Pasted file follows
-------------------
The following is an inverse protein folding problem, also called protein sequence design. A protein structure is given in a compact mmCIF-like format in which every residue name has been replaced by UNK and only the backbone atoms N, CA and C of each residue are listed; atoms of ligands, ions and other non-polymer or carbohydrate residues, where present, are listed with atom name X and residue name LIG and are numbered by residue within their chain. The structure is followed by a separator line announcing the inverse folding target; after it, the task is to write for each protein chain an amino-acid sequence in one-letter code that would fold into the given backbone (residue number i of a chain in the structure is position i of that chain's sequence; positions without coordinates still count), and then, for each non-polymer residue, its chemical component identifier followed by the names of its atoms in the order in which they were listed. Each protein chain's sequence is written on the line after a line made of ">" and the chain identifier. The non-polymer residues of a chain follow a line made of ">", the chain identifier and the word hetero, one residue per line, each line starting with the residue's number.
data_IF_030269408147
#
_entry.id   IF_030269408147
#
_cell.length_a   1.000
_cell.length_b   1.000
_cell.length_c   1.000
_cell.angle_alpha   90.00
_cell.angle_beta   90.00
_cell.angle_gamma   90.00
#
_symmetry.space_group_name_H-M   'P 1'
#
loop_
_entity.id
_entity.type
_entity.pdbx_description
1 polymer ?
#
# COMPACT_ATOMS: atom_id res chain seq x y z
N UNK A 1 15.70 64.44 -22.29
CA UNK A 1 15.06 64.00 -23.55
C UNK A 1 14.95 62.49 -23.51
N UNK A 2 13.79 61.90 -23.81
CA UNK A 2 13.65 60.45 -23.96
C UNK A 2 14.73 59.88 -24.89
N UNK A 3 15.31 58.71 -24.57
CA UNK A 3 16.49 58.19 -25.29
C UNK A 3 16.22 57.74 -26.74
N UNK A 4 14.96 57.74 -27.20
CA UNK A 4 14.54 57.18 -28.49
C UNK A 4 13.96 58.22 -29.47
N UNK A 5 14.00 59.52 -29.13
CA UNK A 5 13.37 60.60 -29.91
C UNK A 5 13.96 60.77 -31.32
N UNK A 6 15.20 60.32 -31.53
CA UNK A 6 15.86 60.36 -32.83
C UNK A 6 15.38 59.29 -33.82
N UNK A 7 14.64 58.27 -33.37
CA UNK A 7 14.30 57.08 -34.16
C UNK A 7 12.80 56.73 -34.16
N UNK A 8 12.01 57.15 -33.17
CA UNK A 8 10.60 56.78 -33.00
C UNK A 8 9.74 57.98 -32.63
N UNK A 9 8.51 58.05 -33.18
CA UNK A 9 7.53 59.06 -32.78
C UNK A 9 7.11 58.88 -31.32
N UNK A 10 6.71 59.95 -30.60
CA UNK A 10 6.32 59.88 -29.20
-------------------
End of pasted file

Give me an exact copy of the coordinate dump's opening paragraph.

The following is an inverse protein folding problem, also called protein sequence design. A protein structure is given in a compact mmCIF-like format in which every residue name has been replaced by UNK and only the backbone atoms N, CA and C of each residue are listed; atoms of ligands, ions and other non-polymer or carbohydrate residues, where present, are listed with atom name X and residue name LIG and are numbered by residue within their chain. The structure is followed by a separator line announcing the inverse folding target; after it, the task is to write for each protein chain an amino-acid sequence in one-letter code that would fold into the given backbone (residue number i of a chain in the structure is position i of that chain's sequence; positions without coordinates still count), and then, for each non-polymer residue, its chemical component identifier followed by the names of its atoms in the order in which they were listed. Each protein chain's sequence is written on the line after a line made of ">" and the chain identifier. The non-polymer residues of a chain follow a line made of ">", the chain identifier and the word hetero, one residue per line, each line starting with the residue's number.